In what has got to be one of the most bizarrely absurd rationales given by any presidential administration in the history of the United States, attorney general Eric Holder said Khalid Sheikh Mohammed will be tried in a civilian court because he killed civilians.
Deliberately killing civilians – particularly thousands of them – is the most heinous form of warfare one can wage. Those who do so are the lowest of the low, the scummiest scum of the earth. There should be special, hard-hitting tribunals set up just to deal with these kinds of rodents, as there was after WWII to deal with the Nazis who killed civilian Jews.
In yesterday’s Wall Street Journal, columnist William McGurn crystallized the folly of trying KSM in a U.S. civilian court. It sends the perverse message that “if you kill civilians on American soil you will have greater protections than if you attack our military overseas.”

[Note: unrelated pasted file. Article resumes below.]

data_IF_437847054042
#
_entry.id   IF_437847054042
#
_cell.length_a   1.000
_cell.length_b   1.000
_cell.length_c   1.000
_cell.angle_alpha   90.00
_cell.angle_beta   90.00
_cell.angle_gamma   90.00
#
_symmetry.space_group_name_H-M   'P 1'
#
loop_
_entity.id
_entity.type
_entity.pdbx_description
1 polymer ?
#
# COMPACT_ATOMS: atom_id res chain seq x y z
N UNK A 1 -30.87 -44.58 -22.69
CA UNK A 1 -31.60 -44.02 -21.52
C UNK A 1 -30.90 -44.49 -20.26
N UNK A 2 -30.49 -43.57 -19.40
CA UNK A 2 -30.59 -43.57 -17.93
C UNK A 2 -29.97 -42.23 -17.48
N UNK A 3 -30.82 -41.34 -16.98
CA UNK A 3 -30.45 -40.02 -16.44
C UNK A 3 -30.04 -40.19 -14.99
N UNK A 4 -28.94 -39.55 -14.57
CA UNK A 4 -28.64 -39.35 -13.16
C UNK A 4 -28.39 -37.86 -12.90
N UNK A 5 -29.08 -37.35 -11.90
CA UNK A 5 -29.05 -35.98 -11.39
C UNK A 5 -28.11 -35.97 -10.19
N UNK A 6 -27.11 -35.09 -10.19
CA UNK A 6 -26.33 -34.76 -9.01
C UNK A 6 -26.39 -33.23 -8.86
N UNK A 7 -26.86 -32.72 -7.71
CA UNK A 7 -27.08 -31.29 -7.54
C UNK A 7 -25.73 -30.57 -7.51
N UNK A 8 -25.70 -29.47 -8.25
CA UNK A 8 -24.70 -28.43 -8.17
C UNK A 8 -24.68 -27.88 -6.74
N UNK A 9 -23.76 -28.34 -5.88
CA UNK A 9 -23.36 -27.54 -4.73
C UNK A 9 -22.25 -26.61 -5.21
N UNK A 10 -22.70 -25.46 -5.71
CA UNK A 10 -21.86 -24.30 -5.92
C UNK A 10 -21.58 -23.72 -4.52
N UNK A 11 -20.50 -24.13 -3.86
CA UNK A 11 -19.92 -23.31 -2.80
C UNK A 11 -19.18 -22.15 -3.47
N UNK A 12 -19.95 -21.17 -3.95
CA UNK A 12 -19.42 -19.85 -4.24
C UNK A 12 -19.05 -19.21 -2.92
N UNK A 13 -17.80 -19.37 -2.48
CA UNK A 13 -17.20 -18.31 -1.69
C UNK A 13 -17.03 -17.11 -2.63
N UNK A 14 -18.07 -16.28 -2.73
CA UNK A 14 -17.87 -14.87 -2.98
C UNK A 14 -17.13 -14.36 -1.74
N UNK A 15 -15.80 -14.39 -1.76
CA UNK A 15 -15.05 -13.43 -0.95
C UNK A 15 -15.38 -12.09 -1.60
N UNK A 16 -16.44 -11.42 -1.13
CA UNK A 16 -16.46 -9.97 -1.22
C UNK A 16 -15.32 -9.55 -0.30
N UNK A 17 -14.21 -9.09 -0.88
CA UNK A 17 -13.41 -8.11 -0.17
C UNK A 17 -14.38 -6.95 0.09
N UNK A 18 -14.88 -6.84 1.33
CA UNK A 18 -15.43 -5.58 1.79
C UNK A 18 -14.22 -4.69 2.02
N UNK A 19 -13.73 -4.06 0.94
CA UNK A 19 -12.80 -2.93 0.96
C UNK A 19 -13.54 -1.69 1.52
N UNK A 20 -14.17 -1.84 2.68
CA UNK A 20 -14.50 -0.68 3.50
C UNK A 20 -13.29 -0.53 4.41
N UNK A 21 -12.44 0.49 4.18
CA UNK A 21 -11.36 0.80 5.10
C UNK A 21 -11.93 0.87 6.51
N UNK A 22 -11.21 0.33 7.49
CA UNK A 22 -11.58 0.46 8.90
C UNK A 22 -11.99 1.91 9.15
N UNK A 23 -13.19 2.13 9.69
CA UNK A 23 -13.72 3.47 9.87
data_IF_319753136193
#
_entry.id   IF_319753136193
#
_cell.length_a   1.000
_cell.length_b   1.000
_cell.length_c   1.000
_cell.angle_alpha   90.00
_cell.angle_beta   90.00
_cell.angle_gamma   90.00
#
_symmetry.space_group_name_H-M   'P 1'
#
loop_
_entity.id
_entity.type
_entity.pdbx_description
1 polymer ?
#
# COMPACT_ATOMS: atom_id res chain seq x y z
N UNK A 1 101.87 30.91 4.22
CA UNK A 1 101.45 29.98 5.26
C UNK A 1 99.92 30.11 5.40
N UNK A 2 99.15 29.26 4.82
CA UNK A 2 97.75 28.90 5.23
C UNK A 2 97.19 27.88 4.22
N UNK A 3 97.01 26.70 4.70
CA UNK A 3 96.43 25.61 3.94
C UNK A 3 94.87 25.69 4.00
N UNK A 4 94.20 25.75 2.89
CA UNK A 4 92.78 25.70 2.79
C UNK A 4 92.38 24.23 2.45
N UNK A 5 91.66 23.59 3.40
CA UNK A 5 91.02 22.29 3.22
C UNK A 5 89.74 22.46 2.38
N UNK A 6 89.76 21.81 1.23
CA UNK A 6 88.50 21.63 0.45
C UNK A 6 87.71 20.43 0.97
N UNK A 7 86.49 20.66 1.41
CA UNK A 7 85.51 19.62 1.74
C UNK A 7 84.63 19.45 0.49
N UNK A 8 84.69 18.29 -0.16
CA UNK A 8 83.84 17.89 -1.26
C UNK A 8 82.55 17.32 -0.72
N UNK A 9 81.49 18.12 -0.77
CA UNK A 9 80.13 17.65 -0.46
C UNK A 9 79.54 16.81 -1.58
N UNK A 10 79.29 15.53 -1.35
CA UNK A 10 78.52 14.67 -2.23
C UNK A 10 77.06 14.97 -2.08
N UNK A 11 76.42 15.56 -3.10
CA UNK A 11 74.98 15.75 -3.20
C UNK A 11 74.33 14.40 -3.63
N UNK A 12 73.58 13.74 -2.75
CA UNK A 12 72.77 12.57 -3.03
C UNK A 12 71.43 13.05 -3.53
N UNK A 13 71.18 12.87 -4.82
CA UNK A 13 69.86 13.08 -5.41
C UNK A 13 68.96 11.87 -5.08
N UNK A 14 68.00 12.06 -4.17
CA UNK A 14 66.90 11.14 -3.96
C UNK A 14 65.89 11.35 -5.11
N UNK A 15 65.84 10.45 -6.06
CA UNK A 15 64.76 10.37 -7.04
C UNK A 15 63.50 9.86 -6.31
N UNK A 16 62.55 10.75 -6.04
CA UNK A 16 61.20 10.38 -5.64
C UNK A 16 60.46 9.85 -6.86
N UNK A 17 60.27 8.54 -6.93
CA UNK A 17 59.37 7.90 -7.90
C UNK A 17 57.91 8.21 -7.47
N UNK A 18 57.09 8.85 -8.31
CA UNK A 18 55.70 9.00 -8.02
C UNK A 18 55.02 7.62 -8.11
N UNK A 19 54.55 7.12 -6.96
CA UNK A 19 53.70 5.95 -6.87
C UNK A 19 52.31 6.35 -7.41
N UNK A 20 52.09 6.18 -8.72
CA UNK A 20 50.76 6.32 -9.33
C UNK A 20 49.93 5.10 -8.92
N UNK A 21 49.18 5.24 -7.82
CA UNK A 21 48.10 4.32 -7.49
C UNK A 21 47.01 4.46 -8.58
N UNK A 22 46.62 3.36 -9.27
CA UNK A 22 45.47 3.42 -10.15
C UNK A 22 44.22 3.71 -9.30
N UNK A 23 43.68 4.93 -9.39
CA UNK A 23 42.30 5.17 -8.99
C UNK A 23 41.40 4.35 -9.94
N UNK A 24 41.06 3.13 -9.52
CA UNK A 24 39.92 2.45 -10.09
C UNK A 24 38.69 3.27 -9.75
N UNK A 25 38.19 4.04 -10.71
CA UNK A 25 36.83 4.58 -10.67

We have institutions, particularly the Geneva Conventions, that aim to incentivize those who wage war to target soldiers and not civilians. McGurn quotes William Burck who says that the Obama administration’s decision “demolishes this principle to give Khalid Sheikh Mohammed even more legal protections than the Geneva Conventions provide a uniformed soldier fighting in a recognized war zone.”
With this single step, McGurn points out, the Obama administration is giving al Qaeda a huge incentive to kill more American civilians on American soil, rather than to attack soldiers overseas.